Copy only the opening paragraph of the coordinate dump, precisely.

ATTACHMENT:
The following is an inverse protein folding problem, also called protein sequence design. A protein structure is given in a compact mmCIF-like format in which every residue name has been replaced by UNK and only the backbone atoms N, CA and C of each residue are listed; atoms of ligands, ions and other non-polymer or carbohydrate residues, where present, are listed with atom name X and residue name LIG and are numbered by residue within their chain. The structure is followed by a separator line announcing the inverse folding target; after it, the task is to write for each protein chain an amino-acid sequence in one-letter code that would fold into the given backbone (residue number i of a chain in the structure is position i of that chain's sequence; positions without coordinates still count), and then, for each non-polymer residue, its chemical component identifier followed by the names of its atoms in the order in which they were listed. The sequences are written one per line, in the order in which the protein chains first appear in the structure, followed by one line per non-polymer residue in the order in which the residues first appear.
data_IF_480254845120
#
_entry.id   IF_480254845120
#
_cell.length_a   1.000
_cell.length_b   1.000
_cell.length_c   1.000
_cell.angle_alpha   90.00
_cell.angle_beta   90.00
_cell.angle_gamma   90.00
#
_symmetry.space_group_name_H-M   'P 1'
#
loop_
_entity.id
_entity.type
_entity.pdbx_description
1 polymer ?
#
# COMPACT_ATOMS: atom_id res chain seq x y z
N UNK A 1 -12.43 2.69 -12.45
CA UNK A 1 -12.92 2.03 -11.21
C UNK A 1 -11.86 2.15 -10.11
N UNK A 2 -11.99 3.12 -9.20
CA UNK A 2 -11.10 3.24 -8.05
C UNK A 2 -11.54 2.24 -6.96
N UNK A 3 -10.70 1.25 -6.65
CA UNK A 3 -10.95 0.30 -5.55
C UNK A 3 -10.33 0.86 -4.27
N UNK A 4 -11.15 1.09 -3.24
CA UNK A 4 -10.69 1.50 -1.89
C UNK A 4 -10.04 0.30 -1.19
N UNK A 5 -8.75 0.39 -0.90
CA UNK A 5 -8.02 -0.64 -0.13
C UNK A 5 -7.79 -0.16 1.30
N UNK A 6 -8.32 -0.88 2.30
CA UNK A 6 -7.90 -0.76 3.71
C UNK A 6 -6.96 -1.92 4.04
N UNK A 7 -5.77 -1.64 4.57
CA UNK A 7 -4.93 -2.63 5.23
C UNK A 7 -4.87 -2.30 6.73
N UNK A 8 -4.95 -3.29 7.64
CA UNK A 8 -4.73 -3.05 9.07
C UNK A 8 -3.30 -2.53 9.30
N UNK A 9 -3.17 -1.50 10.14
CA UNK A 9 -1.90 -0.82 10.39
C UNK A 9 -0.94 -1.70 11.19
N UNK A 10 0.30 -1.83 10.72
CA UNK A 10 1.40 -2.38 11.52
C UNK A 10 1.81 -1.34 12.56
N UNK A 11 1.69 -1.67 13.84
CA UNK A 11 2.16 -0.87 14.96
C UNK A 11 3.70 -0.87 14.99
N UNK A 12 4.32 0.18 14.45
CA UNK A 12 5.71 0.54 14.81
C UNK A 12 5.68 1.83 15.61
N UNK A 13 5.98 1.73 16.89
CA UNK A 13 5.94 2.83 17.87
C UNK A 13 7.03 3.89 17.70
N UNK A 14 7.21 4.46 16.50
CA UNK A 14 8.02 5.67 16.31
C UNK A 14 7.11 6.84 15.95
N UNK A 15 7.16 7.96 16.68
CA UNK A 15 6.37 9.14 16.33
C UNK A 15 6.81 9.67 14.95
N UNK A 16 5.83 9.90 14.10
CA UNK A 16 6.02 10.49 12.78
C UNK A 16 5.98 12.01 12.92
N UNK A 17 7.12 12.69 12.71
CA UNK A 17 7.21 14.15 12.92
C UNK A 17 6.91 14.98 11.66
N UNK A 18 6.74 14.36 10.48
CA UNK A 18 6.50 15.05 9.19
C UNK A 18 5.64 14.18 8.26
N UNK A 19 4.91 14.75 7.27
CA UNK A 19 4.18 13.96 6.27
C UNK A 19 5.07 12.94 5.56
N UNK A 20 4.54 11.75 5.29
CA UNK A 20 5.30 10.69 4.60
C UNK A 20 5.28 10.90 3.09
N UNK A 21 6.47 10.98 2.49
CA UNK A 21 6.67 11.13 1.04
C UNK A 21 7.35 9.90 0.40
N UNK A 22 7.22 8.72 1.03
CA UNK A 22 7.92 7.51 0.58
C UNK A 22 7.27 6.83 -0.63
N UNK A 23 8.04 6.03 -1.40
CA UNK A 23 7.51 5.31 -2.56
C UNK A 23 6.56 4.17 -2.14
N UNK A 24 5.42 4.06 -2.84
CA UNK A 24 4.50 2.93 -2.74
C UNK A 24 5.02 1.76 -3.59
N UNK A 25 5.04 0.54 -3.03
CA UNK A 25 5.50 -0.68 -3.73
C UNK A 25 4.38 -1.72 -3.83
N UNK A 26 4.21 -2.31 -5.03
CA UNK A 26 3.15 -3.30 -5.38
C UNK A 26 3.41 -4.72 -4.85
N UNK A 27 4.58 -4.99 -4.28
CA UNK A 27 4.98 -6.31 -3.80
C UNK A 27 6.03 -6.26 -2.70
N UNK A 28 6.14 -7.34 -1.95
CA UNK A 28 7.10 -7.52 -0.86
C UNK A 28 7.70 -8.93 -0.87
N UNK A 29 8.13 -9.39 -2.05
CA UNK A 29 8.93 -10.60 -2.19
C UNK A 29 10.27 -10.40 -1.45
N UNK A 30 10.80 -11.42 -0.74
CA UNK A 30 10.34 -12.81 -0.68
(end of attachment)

The following is an inverse protein folding problem, also called protein sequence design. A protein structure is given in a compact mmCIF-like format in which every residue name has been replaced by UNK and only the backbone atoms N, CA and C of each residue are listed; atoms of ligands, ions and other non-polymer or carbohydrate residues, where present, are listed with atom name X and residue name LIG and are numbered by residue within their chain. The structure is followed by a separator line announcing the inverse folding target; after it, the task is to write for each protein chain an amino-acid sequence in one-letter code that would fold into the given backbone (residue number i of a chain in the structure is position i of that chain's sequence; positions without coordinates still count), and then, for each non-polymer residue, its chemical component identifier followed by the names of its atoms in the order in which they were listed. The sequences are written one per line, in the order in which the protein chains first appear in the structure, followed by one line per non-polymer residue in the order in which the residues first appear.